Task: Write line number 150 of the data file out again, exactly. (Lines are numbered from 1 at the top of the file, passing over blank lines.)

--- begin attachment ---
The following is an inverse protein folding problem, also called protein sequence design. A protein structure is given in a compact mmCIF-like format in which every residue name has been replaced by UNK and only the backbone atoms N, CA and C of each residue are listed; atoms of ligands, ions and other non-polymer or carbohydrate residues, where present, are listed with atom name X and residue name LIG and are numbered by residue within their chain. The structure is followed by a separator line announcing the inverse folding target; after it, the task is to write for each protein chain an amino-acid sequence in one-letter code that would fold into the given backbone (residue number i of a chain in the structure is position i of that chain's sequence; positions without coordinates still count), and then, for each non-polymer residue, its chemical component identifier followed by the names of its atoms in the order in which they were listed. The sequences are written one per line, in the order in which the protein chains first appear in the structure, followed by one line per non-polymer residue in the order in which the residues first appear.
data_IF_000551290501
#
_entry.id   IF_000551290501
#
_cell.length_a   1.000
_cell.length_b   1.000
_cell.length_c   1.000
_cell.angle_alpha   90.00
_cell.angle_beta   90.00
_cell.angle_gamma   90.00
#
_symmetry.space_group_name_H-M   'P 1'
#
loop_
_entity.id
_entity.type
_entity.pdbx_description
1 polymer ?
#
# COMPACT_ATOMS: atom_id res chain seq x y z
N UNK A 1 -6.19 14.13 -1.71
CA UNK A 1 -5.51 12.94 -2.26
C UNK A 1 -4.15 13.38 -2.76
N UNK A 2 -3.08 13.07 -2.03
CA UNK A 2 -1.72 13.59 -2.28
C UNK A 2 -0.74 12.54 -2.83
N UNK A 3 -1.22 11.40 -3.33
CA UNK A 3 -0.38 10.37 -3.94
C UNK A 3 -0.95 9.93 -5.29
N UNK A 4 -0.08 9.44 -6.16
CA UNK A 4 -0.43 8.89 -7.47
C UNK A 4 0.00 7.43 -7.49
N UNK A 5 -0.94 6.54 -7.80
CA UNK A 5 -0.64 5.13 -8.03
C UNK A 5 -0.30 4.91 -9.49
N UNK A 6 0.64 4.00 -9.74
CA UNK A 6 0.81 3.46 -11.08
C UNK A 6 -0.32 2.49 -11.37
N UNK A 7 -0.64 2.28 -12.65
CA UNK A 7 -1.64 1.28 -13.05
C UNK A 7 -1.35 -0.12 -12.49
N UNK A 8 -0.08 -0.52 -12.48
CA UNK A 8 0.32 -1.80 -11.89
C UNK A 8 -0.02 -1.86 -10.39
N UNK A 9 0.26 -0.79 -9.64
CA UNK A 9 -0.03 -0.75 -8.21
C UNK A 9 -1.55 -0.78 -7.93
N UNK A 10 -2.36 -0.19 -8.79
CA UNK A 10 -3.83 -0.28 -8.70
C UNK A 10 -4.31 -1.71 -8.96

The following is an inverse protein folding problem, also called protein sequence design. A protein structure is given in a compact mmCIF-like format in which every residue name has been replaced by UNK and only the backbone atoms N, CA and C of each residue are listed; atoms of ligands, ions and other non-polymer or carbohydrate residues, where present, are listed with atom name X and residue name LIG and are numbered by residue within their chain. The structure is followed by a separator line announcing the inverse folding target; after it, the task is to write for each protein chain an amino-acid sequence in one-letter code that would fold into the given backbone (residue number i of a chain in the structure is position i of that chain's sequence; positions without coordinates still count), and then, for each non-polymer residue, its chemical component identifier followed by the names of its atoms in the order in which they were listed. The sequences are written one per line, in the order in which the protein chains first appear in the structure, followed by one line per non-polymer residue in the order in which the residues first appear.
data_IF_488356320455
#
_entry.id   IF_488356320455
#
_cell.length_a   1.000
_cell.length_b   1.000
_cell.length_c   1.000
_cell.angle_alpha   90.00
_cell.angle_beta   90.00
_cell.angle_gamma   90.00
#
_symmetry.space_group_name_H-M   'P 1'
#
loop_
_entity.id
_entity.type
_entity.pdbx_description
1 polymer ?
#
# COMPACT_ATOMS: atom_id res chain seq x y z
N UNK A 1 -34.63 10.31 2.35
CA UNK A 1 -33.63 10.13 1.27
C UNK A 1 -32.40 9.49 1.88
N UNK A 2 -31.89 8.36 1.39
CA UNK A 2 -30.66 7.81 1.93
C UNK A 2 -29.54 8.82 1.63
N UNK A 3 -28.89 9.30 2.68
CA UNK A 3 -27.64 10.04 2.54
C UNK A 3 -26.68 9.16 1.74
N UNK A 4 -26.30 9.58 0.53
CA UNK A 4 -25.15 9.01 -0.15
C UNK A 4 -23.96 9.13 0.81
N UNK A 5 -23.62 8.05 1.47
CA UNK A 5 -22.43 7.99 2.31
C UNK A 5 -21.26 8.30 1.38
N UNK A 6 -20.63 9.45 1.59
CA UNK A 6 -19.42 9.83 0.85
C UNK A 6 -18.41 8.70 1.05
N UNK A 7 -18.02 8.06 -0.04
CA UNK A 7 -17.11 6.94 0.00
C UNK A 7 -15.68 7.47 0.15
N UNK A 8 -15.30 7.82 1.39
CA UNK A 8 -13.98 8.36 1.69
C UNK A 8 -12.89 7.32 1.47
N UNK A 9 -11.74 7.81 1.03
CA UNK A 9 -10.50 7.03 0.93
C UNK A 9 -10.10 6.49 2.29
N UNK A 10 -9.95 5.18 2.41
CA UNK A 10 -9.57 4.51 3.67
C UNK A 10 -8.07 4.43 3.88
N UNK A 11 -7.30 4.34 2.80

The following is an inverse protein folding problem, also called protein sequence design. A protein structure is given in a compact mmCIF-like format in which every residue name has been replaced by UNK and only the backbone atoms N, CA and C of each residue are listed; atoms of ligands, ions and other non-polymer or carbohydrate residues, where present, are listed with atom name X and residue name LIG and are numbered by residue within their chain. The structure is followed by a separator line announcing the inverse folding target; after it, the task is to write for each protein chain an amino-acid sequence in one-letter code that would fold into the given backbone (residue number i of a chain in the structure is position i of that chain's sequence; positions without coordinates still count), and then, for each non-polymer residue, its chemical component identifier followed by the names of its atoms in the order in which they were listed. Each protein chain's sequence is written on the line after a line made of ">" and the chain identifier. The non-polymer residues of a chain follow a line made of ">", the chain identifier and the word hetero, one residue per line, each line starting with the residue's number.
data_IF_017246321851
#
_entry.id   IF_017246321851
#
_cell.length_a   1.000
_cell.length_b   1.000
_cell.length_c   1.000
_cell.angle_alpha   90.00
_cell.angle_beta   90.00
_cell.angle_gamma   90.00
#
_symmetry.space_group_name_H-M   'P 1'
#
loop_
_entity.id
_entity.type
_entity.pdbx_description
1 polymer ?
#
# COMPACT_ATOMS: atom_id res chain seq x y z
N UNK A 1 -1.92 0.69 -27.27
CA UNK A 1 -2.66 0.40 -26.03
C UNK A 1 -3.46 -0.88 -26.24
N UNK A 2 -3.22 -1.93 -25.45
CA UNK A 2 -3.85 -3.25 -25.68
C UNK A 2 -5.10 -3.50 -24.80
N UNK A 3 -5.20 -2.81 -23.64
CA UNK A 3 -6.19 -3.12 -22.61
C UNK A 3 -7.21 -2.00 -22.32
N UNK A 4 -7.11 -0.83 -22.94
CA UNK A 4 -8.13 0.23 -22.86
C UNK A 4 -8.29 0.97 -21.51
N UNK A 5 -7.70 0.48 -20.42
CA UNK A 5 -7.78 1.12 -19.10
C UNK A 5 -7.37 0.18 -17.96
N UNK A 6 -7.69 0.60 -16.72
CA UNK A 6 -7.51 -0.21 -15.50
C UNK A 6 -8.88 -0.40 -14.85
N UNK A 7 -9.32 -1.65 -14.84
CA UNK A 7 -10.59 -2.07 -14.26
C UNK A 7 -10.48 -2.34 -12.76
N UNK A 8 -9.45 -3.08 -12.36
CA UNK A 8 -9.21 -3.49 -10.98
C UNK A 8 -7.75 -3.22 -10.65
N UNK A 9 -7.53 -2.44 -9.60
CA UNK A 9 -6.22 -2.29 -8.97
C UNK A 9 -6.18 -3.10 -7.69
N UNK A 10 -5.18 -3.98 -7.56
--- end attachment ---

CA UNK A 9 -6.22 -2.29 -8.97